One Night in London Town
I leaned into the embrasure of the parlor window, breathing deeply as if inhaling echoes from Covent Garden. It was a cool misty spring evening in London town, one that I shall remember as long as I have breath within my being. I, Lord Whittemore, upon attending the opening of Mr. Bulwar-Lytton’s play “Richelieu; Or the Conspiracy”, this seventh day of March 1839, did harken to words so sublime.
Of what do I allude to? I was compelled to record with haste the noble words of Cardinal Richelieu:
Beneath the rule of men entirely great
The pen is mightier than the sword.”
The fire kindled behind the filigreed iron grate, its flickering lights and shadows escaping into the room. Enveloped by its warmth, the iciness in my heart began its thaw as I grasped my pen and began the release of deep thoughts festering within, beliefs I religiously entertained to the detriment of my soul these many years.
Several generations of hate and feuding had transpired between the Whittemore and the Barrington families. It mattered not what the reasons were, for this hate had culminated one eerie and devastating night when my father, Terence Whittemore, was killed by the sword of William Barrington. “I swear on my knees to avenge your death, my dear father.” I whimpered as tears streamed forth onto his lifeless body. My life had become about a death to avenge, about the horrible ache and loss in a young boy’s heart.
My thoughts stirred up stark remembrances of those scenes and grief still arose within me. But I was glad this time had come. Richelieu’s words had become my healing balm. Yet I knew there was something more.
The chiming of cathedral bells broke the stillness of the night, startling me, bringing forth recollections of my childhood faith. I determined to look to the God of my youth who abides in the heavens. This roof above me cannot shut out the sky! I rushed to the window once again as if to affirm the sky was still in its place. Moonlight and starlight seemed to cast its wondrous spell upon me. Ah, I still hear my father’s voice, “Son, God counts all the stars and names every one of them.”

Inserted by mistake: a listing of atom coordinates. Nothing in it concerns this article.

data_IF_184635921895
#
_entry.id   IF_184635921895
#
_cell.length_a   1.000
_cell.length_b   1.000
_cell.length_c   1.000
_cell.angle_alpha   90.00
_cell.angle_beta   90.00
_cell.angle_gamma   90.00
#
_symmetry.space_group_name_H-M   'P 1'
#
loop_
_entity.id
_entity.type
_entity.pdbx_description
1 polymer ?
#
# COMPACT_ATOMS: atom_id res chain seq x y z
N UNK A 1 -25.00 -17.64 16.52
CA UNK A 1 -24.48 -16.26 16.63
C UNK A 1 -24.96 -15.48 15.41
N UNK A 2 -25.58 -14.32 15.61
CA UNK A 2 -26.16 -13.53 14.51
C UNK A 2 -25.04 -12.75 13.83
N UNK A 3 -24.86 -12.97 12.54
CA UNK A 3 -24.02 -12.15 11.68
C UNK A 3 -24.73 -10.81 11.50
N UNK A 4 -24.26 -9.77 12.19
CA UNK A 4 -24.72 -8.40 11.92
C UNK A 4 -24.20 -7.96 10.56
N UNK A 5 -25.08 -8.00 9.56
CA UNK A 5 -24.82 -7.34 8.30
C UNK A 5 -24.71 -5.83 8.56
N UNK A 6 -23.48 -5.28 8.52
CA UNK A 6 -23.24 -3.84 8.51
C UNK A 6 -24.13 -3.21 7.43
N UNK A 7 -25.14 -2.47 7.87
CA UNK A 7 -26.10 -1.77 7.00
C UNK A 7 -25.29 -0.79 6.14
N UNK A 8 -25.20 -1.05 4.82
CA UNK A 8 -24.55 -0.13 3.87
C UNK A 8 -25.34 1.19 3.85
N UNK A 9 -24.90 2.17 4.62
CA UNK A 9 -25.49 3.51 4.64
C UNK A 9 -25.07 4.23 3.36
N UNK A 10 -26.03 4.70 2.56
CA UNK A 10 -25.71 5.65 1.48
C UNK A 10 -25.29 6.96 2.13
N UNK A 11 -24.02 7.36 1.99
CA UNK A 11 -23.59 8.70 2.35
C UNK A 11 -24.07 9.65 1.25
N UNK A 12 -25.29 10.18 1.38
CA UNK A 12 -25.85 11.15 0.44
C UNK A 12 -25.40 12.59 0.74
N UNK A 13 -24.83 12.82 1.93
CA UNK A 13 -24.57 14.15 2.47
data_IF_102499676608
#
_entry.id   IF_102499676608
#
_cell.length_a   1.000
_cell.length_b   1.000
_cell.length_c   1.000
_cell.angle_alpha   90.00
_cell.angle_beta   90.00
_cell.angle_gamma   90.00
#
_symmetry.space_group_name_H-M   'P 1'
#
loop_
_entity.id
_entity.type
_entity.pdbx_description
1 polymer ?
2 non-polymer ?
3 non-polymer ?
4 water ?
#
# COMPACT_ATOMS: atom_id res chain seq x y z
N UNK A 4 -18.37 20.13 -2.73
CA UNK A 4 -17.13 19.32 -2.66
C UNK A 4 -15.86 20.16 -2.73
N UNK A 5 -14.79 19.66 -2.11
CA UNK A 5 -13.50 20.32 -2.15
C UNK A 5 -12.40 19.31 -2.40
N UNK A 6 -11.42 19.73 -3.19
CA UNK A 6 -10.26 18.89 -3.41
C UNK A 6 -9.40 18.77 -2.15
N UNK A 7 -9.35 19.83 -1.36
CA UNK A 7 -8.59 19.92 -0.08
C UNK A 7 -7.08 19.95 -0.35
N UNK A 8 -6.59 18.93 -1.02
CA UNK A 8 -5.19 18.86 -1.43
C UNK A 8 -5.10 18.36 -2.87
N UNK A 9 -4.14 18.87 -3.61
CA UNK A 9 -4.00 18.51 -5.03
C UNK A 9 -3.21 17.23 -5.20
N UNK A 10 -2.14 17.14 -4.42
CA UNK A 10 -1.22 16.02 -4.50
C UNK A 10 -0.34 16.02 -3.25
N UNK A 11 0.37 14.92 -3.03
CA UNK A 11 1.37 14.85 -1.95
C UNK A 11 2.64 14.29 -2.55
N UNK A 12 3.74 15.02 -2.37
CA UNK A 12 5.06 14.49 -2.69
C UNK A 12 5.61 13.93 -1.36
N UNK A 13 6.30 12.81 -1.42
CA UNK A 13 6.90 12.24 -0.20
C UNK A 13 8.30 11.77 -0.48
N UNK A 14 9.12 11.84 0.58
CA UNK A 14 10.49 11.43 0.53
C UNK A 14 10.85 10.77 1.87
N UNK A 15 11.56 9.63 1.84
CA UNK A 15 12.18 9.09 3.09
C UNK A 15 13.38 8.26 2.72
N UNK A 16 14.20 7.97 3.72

Next, I found myself in the library, fervently searching shelf after shelf for my father’s Bible. When I peered upon the dusty worn leather cover with elegant gold manuscript, I laid it open to Ecclesiastes, reading until I came upon the third chapter. These were the words my ears yet needed to hear:
“To everything there is a season,
And a time to every purpose under the heaven.
A time to love, and a time to hate;
A time of war and a time of peace.” (1)
Upon reflection of the Holy Scriptures, my heart at once knew its actions. The lantern light still burned on my desk and beckoned me to come . Opening the drawer, I brought clean linen paper and dipped my pen into the inkwell and so began to write what was burning in my heart. I declared this the time for peace between the Whittemores and the Barringtons . I formally forgave William Barrington by writing to his son Phillip. I implored his pardon for the many offenses of my family toward his through the decades. Writing into the wee hours of the morning, at last I sealed the letter with the official wax seal of the Whittemores.
Morning light shall now bid my words take flight until they rest in the hands of my family’s enemy. I will trust in the God of the heavens and the earth, that my pen shall indeed be mightier than the sword.
Good repose, O my soul!
Penned by Lord Miles Whittemore on this 8th day of March 1839
1) Scripture from KJV: Ecclesiastes 3: 1,8
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